Going into this... for sure, be great at the computer and coding aspects... that can't be trivialized... but don't lose site of the fact that you'll be going against dozens of peers with the same or better skills. You must prove that your are different, unique and more deserving. Are there other complementary avenues you can show in addition to your hacking skills. Do you contribute to your community in some key way, are you a leader in a sport/church/school/after-school/etc. group, is there is there a clear vision of where you think you are headed in life (i.e. goals), are there key leaders in IT/CS/business/science that you have read about and speak to....?
Note, you can find internships online at various employers or even through LinkedIn or Indeed.com. Admittedly, it does help to know a family member, friend of the family or close neighbor that might be hiring for interns. Internships are "gold" on a resume, so any leg up you can find will be useful.
Good luck, practice practice practice on the interview itself, and show them how unique you are!
With that in mind, you'll start to gravitate towards projects that highlight and interests your strengths as a potential candidate for these companies. That's what they are looking for! While you might not be able to find an internship nearby that's looking for what you are interested in, there's plenty of online stuff in this post COVID time.
As far as I know, there are large Technology corporation may recruit intern from time to time. They would post it on the websites. You can keep an eye on it. They may also recruit it via the schools career office. However, those opportunities may be more suitable for college students.
On the other hand, if there is any Technology corporate you would like to work as an intern, you can also send your cv to them proactively. They may contact you directly if there is any position suitable to you.
Other than intern opportunities, if you are interested on coding, you can practise your coding skill from time to time. Some smaller companies may look for freelance developer to build small scale application. You can also take a trial.
Hope this helps! Good Luck!
So go through this link below and understand what it is stated there. For example, they give you a list of common data structures, google that list and understand what each one of them are. They give you 4 principles of OOP, look those up and understand what they are. They give you common IDE's (Integrated Development Environment), look those up on YT and just be familiar with what they are (ex: java - netbeans, C# - visual studio, etc. )
To get internship, usually, you go through your school that interacts with companies. The school get you a list of companies where you can apply for internships.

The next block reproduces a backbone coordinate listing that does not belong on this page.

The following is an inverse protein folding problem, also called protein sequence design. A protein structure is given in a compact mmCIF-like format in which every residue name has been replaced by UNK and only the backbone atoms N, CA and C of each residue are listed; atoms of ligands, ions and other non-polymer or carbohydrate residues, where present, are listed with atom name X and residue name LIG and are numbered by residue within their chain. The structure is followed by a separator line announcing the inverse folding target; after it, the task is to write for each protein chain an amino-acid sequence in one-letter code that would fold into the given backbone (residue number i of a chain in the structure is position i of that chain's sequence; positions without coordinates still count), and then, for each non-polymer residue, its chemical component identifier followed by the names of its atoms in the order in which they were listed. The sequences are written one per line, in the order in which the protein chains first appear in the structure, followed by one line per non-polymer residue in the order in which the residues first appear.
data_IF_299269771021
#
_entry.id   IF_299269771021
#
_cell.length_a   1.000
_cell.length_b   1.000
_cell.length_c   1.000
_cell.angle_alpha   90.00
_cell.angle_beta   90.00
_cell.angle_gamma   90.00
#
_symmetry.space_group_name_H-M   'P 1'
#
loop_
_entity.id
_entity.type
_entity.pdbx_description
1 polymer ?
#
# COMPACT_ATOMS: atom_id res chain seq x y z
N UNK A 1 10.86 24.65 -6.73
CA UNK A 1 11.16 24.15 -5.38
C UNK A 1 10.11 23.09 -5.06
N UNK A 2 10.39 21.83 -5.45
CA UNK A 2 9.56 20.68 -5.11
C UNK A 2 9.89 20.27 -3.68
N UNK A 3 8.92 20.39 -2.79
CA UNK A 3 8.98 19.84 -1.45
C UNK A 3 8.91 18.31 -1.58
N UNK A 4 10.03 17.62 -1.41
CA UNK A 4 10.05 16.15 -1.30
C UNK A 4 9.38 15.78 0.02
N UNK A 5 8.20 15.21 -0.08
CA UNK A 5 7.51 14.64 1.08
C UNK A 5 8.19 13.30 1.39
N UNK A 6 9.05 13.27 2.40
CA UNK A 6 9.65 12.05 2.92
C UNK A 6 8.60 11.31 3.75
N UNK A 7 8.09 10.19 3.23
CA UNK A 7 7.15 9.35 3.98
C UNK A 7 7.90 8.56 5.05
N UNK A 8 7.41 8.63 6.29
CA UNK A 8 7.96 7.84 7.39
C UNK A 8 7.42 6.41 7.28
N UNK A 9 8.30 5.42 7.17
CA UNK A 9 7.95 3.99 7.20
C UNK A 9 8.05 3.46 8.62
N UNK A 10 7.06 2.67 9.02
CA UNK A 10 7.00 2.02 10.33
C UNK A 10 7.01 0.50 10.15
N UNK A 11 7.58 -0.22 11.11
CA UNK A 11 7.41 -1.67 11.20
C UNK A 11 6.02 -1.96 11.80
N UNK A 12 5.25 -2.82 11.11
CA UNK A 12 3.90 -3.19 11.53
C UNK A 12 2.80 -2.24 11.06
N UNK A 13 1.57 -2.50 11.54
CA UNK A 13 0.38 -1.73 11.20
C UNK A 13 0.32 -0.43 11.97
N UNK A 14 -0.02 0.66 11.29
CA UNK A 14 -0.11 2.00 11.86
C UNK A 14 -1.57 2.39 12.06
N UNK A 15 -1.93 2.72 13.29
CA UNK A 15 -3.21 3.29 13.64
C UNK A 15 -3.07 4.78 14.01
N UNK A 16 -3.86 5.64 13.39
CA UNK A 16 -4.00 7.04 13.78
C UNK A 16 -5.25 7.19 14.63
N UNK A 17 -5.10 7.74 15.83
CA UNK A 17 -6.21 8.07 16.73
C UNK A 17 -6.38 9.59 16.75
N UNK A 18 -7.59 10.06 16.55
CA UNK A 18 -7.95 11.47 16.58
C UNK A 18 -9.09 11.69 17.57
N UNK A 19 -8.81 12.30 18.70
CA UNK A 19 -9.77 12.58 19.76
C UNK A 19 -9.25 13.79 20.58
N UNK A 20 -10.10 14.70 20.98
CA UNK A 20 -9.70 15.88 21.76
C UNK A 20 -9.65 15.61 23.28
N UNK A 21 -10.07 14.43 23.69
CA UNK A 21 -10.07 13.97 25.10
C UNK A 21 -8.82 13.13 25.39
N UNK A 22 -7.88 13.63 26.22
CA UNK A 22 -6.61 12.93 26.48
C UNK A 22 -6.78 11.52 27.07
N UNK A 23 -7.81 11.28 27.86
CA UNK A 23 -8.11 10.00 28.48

Companies are working with universities/college to get student and that's how things happen. Of course, you can always apply by yourself to these companies and hope to be interviewed and hired as an intern but being part of a school that has worked with a given company is usually a thing that helps your resume to be considered.
Then, recruiters looks at your experience in the given skills they consider be the basic requirements for the internship. If that is still fitting their needs, they will interview you and check your technical skill levels and your behavioral skills to check if you are a fit to the company.
Keep in mind that many companies look at interns with a long term goal to hire that person if the intern shows great promises for the future. For high school, it might be harder because they will lack two points:
- where you will graduate from? you haven't chosen your universities/college yet.
- Can they hire you? it's too far in the future to have such a vision
That does not mean you can't find internships, but if you do not get help from school or a club, it might be harder.
To find such internships by yourself, you could:
- use a professional social web site like this one and/or LinkedIn and ask for internship
- go to job search websites and check for internship offers and apply to those that are relevant to you.
- visit companies websites that you know do computer science and seek for internships. For example, Dell's website for internship is https://jobs.dell.com/internships . It lists all the openings we have for interns, when ...
Doing hackatons and other programming events will help but again, you might get behind the students that graduated from high school already. A good way to "hide" this would be online events but I am not so familiar about them.
Hope that gives you some steps and I hope I did not discourage you from searching/applying.
I recommend making some cool apps that you enjoy working on and be sure to host your code on GitHub because that is something you'll want to get familiar with. Pick a topic that you're interested in working on like maybe making a gaming website and try to utilize APIs. Python is used a lot for automation so that could be a good starting place. I also recommend making a LinkedIn Profile and start growing your network!
How to make an AWESOME LinkedIn Profile: https://www.youtube.com/watch?v=FYLbJM58ssw
Resume tips: https://www.freecodecamp.org/news/writing-a-killer-software-engineering-resume-b11c91ef699d/
Python Automation Tutorial – How to Automate Tasks for Beginners [Full Course]
Git and GitHub for Beginners - Crash Course: https://www.youtube.com/watch?v=RGOj5yH7evk
Spring Boot CRUD Web Application with Thymeleaf, Spring MVC, Spring Data JPA, Hibernate, MySQL: https://www.youtube.com/watch?v=_5sAmaRJd2c